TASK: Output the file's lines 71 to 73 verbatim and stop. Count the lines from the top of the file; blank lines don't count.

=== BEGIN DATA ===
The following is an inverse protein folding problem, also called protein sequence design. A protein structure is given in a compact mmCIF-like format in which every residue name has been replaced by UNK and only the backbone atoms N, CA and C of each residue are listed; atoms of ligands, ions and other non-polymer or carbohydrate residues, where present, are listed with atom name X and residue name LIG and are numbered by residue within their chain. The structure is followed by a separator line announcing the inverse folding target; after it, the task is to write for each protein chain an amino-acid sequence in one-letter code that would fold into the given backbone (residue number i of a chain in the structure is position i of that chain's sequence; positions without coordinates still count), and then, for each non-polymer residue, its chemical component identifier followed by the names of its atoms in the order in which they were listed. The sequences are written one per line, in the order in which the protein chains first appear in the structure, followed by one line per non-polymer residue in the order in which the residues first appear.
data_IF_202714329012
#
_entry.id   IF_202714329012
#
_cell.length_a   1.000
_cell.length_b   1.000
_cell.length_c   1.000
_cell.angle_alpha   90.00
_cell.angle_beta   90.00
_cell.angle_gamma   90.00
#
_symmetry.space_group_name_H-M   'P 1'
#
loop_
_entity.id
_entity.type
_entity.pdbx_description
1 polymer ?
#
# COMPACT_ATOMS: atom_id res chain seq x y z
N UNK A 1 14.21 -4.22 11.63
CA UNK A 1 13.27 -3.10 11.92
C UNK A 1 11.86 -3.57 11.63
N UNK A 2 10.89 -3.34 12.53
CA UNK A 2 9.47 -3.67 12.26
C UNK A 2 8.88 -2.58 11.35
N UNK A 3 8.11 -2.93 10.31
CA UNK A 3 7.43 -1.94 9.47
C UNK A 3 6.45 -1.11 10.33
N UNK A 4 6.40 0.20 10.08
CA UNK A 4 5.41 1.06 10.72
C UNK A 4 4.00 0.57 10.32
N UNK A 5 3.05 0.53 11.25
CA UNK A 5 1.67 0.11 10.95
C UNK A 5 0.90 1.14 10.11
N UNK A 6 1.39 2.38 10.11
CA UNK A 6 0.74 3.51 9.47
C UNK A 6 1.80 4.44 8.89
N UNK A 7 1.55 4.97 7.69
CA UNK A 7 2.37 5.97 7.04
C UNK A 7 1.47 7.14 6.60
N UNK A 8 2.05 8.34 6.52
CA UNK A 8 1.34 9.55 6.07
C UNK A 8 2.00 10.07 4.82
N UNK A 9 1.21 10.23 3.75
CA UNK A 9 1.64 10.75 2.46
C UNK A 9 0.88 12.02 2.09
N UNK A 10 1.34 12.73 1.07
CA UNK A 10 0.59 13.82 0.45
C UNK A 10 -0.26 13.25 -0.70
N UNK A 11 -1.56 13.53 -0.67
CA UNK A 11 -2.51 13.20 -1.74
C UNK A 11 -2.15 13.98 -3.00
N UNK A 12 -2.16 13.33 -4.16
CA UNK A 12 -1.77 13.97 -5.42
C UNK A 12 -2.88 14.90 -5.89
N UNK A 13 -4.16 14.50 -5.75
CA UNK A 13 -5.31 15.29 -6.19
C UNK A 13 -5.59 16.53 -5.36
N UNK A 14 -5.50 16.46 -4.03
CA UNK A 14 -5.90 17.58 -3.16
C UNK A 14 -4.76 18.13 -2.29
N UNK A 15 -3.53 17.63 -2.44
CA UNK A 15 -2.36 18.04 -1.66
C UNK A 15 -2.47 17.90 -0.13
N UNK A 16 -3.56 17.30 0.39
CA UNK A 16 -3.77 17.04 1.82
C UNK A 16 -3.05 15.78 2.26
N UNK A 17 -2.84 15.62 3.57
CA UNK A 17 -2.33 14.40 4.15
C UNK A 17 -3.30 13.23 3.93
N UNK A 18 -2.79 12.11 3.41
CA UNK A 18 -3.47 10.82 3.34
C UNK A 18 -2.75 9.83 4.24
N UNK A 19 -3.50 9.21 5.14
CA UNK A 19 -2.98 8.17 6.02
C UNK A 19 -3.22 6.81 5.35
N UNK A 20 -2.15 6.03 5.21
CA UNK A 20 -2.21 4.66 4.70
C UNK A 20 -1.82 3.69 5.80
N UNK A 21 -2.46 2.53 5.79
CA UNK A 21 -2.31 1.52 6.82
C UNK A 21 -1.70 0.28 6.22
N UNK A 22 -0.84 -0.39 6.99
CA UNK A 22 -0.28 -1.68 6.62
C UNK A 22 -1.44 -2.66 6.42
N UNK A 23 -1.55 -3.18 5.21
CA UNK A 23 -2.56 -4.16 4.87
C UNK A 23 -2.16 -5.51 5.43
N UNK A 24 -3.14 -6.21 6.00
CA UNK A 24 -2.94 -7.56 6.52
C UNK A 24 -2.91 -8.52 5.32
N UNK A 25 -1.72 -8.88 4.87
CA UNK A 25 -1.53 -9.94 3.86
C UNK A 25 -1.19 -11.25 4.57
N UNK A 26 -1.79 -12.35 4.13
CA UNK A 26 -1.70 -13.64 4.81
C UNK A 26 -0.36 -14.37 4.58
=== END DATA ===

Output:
CA UNK A 17 -2.33 14.40 4.15
C UNK A 17 -3.30 13.23 3.93
N UNK A 18 -2.79 12.11 3.41